Is hand holding in MMOs always a good thing?
A blog post made yesterday by Mark Jacobs, founder of City State Entertainment, got us here at ZAM thinking about the topic of risk vs. reward. Lately it seems that “old school,” has been recognized as something gamers could actually want.
Risk and reward is something that has been missing from MMOs for quite some time. Things have been made easy, which is not necessarily all bad. Being easier has made MMOs more casual, which has made it possible for some amazing games to exist.
These “risk vs. reward,” mechanics refer to systems in MMOs like death penalties, ambiguous quest descriptions and the lack of a simple respec system. These mechanics can create frustrating experiences, but at what point does making them easier turn into hand holding?
Death penalties still exist in MMOs, but have changed almost entirely. Older forms of death penalties involved a loss of something, usually something that you worked pretty hard to get. This included, but was not limited to, loss of gold and experience points or some serious debuffs to your stats. Wizardry Online is a newer title that has gotten a good bit of attention for taking this route, with actual permadeath a possible penalty.
Newer games seem to have lost this trend because it can be frustrating to the majority of players. Death penalties now can consist of a small debuff or a pinch of game currency. More frequently the punishment is a short walk from a graveyard to your body.
The compulsion of some teams to avoid any sense of penalty was summed up by Mark Jacobs recently when he said “…our players are not children and this is not an intersection crossing.” One of the worst offenders of “hand holding,” has to be the way quests are set up. Today’s mainstream games often lead the player directly to the player’s goal. This is done in several ways, most commonly the quest goal is directly marked on the map, or a path of light guiding you right to your goal.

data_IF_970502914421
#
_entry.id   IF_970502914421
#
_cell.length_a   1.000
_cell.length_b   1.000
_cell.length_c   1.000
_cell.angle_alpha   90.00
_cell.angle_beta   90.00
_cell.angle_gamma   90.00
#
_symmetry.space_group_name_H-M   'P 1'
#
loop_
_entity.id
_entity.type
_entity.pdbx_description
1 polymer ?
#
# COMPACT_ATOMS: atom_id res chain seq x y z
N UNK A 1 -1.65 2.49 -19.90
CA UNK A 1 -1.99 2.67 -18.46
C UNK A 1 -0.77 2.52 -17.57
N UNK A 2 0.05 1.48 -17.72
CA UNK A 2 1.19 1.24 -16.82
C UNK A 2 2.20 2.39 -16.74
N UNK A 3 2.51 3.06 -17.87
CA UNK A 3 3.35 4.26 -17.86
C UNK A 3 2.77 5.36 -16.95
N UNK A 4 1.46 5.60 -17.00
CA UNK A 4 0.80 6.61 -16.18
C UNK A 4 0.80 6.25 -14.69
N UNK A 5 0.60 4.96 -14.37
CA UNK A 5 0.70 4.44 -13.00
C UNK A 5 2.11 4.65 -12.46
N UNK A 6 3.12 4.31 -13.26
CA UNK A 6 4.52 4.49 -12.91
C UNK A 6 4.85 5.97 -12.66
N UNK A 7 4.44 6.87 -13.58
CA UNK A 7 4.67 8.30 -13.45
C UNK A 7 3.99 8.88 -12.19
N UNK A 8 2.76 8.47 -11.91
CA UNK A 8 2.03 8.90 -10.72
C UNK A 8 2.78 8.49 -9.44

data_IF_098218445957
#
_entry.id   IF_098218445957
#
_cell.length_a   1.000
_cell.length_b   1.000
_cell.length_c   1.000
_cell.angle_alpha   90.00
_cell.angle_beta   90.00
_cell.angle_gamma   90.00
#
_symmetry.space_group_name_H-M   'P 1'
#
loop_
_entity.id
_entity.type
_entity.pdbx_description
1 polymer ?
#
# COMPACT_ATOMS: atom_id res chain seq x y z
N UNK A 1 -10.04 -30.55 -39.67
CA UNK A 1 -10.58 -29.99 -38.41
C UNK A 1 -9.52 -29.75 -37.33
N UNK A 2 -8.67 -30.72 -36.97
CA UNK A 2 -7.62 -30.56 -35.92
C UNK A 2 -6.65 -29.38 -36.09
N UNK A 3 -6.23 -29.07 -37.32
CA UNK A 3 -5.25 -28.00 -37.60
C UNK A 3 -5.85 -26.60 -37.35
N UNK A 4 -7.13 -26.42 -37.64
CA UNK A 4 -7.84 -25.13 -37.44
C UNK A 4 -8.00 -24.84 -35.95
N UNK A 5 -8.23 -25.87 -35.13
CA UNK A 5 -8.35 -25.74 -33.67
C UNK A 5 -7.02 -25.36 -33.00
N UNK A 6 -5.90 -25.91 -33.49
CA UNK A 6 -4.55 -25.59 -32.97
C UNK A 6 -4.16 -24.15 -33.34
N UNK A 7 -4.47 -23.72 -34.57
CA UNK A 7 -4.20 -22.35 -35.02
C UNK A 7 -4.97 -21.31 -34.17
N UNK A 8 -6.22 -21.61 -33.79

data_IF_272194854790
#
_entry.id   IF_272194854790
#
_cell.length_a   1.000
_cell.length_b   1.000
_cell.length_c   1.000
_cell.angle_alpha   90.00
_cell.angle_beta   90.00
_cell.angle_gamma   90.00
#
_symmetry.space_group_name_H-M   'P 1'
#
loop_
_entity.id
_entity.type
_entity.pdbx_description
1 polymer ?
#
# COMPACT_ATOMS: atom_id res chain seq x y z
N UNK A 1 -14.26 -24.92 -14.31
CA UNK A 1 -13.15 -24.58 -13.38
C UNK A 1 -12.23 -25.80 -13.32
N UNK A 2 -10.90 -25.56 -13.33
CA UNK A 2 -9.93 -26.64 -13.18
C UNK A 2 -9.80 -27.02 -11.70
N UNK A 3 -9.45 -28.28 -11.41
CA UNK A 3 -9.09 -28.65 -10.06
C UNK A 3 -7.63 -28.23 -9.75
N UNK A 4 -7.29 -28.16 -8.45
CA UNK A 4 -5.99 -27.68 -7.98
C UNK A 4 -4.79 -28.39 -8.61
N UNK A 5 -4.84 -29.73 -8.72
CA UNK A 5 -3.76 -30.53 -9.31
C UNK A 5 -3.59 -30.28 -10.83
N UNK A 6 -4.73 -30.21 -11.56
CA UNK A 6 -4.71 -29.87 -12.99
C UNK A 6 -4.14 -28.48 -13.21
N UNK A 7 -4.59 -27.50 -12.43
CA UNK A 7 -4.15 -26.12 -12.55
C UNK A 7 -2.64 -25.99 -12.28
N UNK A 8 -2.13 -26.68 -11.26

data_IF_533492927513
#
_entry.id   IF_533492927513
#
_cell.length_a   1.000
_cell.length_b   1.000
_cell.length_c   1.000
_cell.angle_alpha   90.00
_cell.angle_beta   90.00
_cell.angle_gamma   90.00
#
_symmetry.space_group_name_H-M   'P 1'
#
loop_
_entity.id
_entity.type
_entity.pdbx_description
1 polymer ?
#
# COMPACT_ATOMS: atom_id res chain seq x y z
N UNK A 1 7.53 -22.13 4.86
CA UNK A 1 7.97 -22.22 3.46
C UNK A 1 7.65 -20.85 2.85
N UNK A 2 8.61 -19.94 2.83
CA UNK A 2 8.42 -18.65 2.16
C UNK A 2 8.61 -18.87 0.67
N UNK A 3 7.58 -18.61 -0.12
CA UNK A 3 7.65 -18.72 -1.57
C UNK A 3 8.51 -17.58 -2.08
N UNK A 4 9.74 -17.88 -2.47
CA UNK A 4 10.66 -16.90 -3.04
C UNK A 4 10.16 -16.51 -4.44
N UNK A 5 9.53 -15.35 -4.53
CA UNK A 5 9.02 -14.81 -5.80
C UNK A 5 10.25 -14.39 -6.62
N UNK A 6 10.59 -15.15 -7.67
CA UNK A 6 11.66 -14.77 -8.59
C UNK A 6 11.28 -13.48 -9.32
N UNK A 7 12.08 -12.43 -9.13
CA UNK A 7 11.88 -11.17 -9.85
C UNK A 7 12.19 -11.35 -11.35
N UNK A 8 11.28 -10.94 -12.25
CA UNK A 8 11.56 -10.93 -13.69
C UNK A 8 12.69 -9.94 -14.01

Mark Jacobs does not see this as an inherently good thing. “By always knowing where you are going and eliminating the chance of getting lost, we also lost some of the frustration but also the fun and feeling of discovery, of exploring and gaining familiarity with a new world and the satisfaction that entailed.” How do you, the reader, feel about the way quests are in today’s MMOs? Do you miss feeling accomplished after a particularly hard quest, or would you rather level up fast so you can get a taste of that end game?
One thing I really love is messing with my characters spec in MMOs. This can always lead to what is commonly referred to as the “flavor of the month,” which is something that hurts player diversity as there is one build to rule them all, and who doesn’t want that build?
Mark Jacob’s game Camelot Unchained is going to lack easy to get respecing; this was confirmed in a quote from Mark yesterday “…players of CU will have limited access to respecs. They will be difficult to acquire except when made necessary by a major change to the character class, in which case the players will, of course, get a free class respec.” This is not necessarily a bad thing, but in today’s market this idea is very alien. How do you feel about respecs? Do you prefer them even if it results in min/maxed builds flooding the game?
What kind of system do you prefer? Do you not mind taking a little punishment if it makes the victory all the sweeter? Or would you rather have the experience be made easier to avoid the frustration?
Make sure to check out our Q&A with Mark Jacobs today, and come back for all your MMO news.